IRVINE, Calif. — Talking about his 46.06 seconds of fame still gives Jason Lezak goose bumps. He admits he has watched video of the stirring race a couple hundred times. Even two years later, grinning people still tap him on the shoulder in airports. They want autographs and photos, and they always have the same question: “How did you do that?”
Even now, Lezak cannot explain how he improbably chased down a heavily favored Frenchman on the last leg of the 4×100-meter relay in Beijing as an entire nation held its breath. His electric finish ensured that Michael Phelps kept alive his quest for eight gold medals at the 2008 Summer Games.
“In Beijing, it was a great feeling, a great team,” Lezak said hours before finishing fourth and just 0.09 of a second out of the medals in the 100-meter freestyle final at the Pan Pacific Championships on Thursday night. “But I didn’t really understand what it meant until I came home. People always want to talk about it.
“It was one of those out-of-body experiences. I did something I didn’t know was possible. There was a lot behind it.”
Lezak, who will swim a leg for the U.S. men’s 4×100 relay team here Friday, hopes there’s a lot ahead of it, too. He’s now 34, with lines around his eyes and three Olympics on his resume. He became a father last November, and, when his wife returned to full-time work as a nurse, he also became primary caretaker for his infant son Ryan. He lacks a coach and suit sponsor and makes most of his money giving motivational speeches — talking about the relay, of course.
Yet he is still swimming fast, evidenced by the fact he laid down the second-best time (48.47 seconds) in Thursday morning’s heats of the 100 free, then followed that with a 48.57 in the night’s final, behind only American Nathan Adrian (48.15), Canadian Brent Hayden (48.19) and Brazil’s Cesar Cielo (48.48). “He’s a giant,” U.S. teammate Ryan Lochte said.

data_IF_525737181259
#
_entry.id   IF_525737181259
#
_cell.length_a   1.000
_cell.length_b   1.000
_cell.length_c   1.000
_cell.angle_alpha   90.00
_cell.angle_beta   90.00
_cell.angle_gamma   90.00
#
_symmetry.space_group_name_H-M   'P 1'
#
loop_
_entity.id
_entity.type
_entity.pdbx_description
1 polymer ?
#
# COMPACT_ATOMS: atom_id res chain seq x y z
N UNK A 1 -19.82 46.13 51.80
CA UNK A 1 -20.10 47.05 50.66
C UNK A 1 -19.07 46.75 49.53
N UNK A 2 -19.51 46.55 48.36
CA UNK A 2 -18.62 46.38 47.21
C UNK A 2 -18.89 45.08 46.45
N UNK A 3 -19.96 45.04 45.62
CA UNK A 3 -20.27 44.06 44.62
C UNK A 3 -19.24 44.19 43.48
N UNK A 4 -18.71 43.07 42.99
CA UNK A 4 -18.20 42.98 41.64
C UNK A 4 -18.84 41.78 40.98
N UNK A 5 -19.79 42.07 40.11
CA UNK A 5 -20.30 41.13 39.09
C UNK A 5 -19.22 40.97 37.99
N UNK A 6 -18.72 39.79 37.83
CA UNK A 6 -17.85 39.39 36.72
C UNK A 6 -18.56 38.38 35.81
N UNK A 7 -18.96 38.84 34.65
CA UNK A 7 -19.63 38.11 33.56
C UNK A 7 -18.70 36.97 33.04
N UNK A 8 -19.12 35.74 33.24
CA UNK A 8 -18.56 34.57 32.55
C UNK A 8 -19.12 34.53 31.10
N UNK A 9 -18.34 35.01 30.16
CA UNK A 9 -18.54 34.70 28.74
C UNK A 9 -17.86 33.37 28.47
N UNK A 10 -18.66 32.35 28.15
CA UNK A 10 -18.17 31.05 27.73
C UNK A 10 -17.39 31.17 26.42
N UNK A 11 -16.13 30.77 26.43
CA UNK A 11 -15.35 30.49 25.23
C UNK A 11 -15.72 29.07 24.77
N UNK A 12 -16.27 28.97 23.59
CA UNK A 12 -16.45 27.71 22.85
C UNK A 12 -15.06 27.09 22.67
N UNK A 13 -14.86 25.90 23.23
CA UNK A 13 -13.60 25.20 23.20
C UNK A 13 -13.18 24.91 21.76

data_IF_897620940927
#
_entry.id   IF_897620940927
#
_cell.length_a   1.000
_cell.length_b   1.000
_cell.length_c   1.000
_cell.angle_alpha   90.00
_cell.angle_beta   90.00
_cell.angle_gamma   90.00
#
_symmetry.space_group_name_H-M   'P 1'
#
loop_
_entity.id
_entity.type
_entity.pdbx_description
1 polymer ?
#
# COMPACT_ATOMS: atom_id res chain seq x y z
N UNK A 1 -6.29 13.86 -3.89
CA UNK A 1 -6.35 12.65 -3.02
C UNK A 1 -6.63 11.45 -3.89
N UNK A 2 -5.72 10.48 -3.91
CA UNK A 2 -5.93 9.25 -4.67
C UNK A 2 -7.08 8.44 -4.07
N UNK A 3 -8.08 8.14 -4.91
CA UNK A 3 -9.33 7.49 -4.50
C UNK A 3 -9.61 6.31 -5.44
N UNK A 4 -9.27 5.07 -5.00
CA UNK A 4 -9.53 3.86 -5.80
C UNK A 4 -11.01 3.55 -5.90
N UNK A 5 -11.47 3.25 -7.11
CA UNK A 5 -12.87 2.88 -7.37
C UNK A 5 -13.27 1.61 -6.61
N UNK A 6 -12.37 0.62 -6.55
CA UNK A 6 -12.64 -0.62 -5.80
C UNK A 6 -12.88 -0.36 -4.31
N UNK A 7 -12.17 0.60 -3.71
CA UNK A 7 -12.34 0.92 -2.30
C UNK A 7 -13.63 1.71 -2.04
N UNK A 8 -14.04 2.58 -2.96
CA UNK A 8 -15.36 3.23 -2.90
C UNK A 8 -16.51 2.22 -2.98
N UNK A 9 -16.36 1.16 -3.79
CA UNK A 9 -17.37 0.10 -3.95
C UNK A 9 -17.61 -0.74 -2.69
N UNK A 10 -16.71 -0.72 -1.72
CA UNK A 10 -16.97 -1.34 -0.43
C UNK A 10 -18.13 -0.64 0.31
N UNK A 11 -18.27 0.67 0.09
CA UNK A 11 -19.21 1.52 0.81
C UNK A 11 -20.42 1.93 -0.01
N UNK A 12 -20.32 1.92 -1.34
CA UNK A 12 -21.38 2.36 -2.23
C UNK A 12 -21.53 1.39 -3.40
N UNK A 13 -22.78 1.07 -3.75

“I would have liked to make it to the medal stand, but I’ve got two more years,” Lezak said after the race. “Hopefully, I’ll be able to make it there.”
Indeed, Lezak is still dreaming of more magical moments in another Olympic Games. Everyone remembers his miracle relay leg. Almost no one remembers he won his only individual Olympic medal — a bronze — in the 100 freestyle in those Games
He’s already cemented his place in American sports lore; now he’d like to create some more good stories.
“I still feel like I can be better,” he said. “I still have that competitive nature in me.”
The competitiveness has been on display during an unexpectedly successful month. Lezak showed up at the national championships here two weeks ago, where he finished third in the 100 freestyle final having raced just twice this year and not very well at that. His wife took time off from her nursing job this summer to allow him to chase a spot at these championships, but before then, he attempted to do the necessary training around her 12-hour nursing shifts.
His swimming, naturally, suffered. He didn’t know what to expect here. Only American Nathan Adrian, 13 years younger than Lezak, went faster Thursday morning, touching the wall in 48.41.
“This year has definitely been a surprise,” Lezak said. “I haven’t been able to do the training I wanted to do…I haven’t been focused on swimming 100 percent like I had been for the last 10 years.”
Lezak’s focus began to drift in the happy aftermath of 2008. Last year, he bypassed a chance to swim at his fourth world championships.
Instead, he accepted an invitation to join more than 1,000 other Jewish U.S. athletes at the Maccabiah Games in Tel Aviv. While most of his U.S. teammates prepared for Rome, Lezak spent six days touring Jerusalem.
“I decided to go to Israel because it was an opportunity I had passed up several times before,” he said. “For me, it was a great opportunity that came about. I thought, instead of racing the top people in the world, I will do something a little different.”
Even there, he couldn’t escape his newfound fame. He was selected to light the torch. He was inducted into the International Jewish Sports Hall of Fame. And officials even interrupted a news conference being given by Israeli President Shimon Peres. They let it be known, to Lezak’s embarrassment, that Lezak had arrived to the president’s house.
He said, “It was crazy.”
Lezak said he never gets tired of talking about his amazing relay leg, whether with a nation’s top political leader or a perfect stranger. During one encounter with a grinning bystander, he learned that cheers filled a JetBlue flight when he beat Alain Bernard to the wall in 2008 as nearly all of the passengers and flight crew were watching on the airline’s satellite televisions.
“Things like that make me feel pretty good about what I had done and what it meant for our country,” he said. “I finally felt like I had achieved goals that it took me a long time to get.”